Ovarian Cancer



Ovarian cancer originates either within the ovaries or in the nearby regions of fallopian tubes and peritoneum. Ovarian cancer is the third leading cause of cancer deaths among women in India. The incidence rate and mortality rate for ovarian cancer was reported to be 3.1% in India. It will be diagnosed in one out of 78 women during their lifetime. The ovarian cancer develops in 3 three different types of cells i.e. epithelial cells, germ cells, and stromal cells. These cells can further develop into a tumor.

Types of Ovarian Cancer

Epithelial ovarian tumor

This type of cancer begins in the outer region of the ovaries. It can either be benign, borderline, or malignant type of cancer.

Germ cell tumors

This type of cancer usually begins in the cells that produce ova. It accounts only 2% of the ovarian cancers. Several germ cell tumors are choriocarcinomas, teratomas, endodermal sinus, and dysgerminomas.

Stromal tumors

This type of tumor starts from the cells responsible for producing female hormones, estrogen and progesterone, and hold the ovary together. It accounts for 1% of the ovarian cancers. It is more likely to occur in women above 50 years of age than in young women.


Genetic inherited mutations in genes such as BRCA1 and BRCA2 increases the risk of ovarian cancer. Other mutation in genes such as STK11, MUTYH, and PTEN are also related to increased risk of ovarian cancer. In addition to the inherited mutations some mutations are acquired as a result of exposure to radiation or through chemicals causing cancer.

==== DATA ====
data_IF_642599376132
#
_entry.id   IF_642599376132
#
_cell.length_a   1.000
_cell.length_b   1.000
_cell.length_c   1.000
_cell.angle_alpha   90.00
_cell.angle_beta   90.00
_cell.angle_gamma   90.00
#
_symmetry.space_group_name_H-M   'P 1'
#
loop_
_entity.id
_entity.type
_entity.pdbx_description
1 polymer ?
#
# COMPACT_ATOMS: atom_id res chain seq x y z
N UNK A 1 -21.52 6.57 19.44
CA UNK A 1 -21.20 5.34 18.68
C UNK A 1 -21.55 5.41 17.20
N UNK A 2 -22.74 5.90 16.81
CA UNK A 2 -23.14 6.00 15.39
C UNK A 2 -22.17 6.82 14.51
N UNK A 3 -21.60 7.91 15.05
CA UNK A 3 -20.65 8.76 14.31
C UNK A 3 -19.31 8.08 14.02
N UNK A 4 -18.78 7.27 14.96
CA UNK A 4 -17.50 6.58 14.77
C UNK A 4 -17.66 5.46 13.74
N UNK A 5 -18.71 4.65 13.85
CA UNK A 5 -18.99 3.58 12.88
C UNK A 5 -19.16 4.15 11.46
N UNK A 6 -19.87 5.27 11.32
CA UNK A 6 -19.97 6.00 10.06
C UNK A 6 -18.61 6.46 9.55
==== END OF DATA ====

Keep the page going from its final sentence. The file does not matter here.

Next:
Risk Factors


The risk of ovarian cancer increases in women above 63 years of age after menopause. It is less common in younger women.


The women who are obese have a higher risk of developing ovarian cancer. The survival rate of an obese woman with ovarian cancer decreases.

Hormonal therapy after menopause

Increased chances of developing ovarian cancer if a woman is taking hormones such as estrogen and progesterone after menopause. The risk is lower with women who are not dependent on hormones.

Family History

Increased risk of ovarian cancer in women if her mother, daughter, or sister had been diagnosed with ovarian cancer earlier. The risk is higher if there is any family history of breast, colorectal cancer.

Pregnancy history

The chances of developing ovarian cancer increases if the woman has her first full-time pregnancy after 35 years of age or women who have never conceived.

Signs & symptoms

Pain in the abdomen

Stomach filled with gas (bloating)

Loss of appetite

Frequent urination

Severely tired feeling

Pain in the back and stomach



Imaging tests

This test helps in the identification of any tumor or a fluid-filled cyst in Ovarian cancer.

Computed tomography (CT) scans

This test helps to understand if ovarian cancer has further spread to nearby organs. It can only identify the large tumors.

Barium enema X-ray

This test helps in determining whether the cancer cells have entered the colon or large intestine. Colonoscopy is done for women with ovarian cancer.

Chest X-Ray

This is done to determine if the ovarian cancer cells have metastasized to the lungs.